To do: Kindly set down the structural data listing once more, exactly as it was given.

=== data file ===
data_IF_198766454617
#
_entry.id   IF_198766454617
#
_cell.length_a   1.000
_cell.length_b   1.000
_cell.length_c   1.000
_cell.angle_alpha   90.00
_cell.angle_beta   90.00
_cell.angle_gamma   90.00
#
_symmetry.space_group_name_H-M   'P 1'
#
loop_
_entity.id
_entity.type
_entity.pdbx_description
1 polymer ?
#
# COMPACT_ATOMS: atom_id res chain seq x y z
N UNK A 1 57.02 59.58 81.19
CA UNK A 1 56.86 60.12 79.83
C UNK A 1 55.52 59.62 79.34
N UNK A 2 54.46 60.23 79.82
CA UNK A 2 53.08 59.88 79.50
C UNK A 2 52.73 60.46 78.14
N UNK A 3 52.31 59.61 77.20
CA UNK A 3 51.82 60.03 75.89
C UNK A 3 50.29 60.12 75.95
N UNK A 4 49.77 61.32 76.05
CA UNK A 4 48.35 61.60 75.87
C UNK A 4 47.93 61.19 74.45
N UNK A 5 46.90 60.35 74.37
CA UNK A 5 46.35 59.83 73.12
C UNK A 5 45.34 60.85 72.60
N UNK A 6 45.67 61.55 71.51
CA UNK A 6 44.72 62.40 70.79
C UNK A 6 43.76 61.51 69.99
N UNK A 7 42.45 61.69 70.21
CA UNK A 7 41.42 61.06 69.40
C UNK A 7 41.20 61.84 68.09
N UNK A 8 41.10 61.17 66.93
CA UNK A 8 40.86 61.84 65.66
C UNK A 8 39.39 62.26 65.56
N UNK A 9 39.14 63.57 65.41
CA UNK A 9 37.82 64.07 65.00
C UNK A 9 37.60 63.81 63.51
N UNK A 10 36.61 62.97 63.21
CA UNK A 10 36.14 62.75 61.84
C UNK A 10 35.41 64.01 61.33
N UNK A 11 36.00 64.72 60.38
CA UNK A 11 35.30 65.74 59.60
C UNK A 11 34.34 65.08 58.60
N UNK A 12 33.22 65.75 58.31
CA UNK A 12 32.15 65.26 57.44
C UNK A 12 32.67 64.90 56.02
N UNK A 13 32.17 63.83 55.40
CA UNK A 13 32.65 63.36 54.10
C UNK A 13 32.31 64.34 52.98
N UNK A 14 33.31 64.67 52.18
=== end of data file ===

data_IF_198766454617
#
_entry.id   IF_198766454617
#
_cell.length_a   1.000
_cell.length_b   1.000
_cell.length_c   1.000
_cell.angle_alpha   90.00
_cell.angle_beta   90.00
_cell.angle_gamma   90.00
#
_symmetry.space_group_name_H-M   'P 1'
#
loop_
_entity.id
_entity.type
_entity.pdbx_description
1 polymer ?
#
# COMPACT_ATOMS: atom_id res chain seq x y z
N UNK A 1 57.02 59.58 81.19
CA UNK A 1 56.86 60.12 79.83
C UNK A 1 55.52 59.62 79.34
N UNK A 2 54.46 60.23 79.82
CA UNK A 2 53.08 59.88 79.50
C UNK A 2 52.73 60.46 78.14
N UNK A 3 52.31 59.61 77.20
CA UNK A 3 51.82 60.03 75.89
C UNK A 3 50.29 60.12 75.95
N UNK A 4 49.77 61.32 76.05
CA UNK A 4 48.35 61.60 75.87
C UNK A 4 47.93 61.19 74.45
N UNK A 5 46.90 60.35 74.37
CA UNK A 5 46.35 59.83 73.12
C UNK A 5 45.34 60.85 72.60
N UNK A 6 45.67 61.55 71.51
CA UNK A 6 44.72 62.40 70.79
C UNK A 6 43.76 61.51 69.99
N UNK A 7 42.45 61.69 70.21
CA UNK A 7 41.42 61.06 69.40
C UNK A 7 41.20 61.84 68.09
N UNK A 8 41.10 61.17 66.93
CA UNK A 8 40.86 61.84 65.66
C UNK A 8 39.39 62.26 65.56
N UNK A 9 39.14 63.57 65.41
CA UNK A 9 37.82 64.07 65.00
C UNK A 9 37.60 63.81 63.51
N UNK A 10 36.61 62.97 63.21
CA UNK A 10 36.14 62.75 61.84
C UNK A 10 35.41 64.01 61.33
N UNK A 11 36.00 64.72 60.38
CA UNK A 11 35.30 65.74 59.60
C UNK A 11 34.34 65.08 58.60
N UNK A 12 33.22 65.75 58.31
CA UNK A 12 32.15 65.26 57.44
C UNK A 12 32.67 64.90 56.02
N UNK A 13 32.17 63.83 55.40
CA UNK A 13 32.65 63.36 54.10
C UNK A 13 32.31 64.34 52.98
N UNK A 14 33.31 64.67 52.18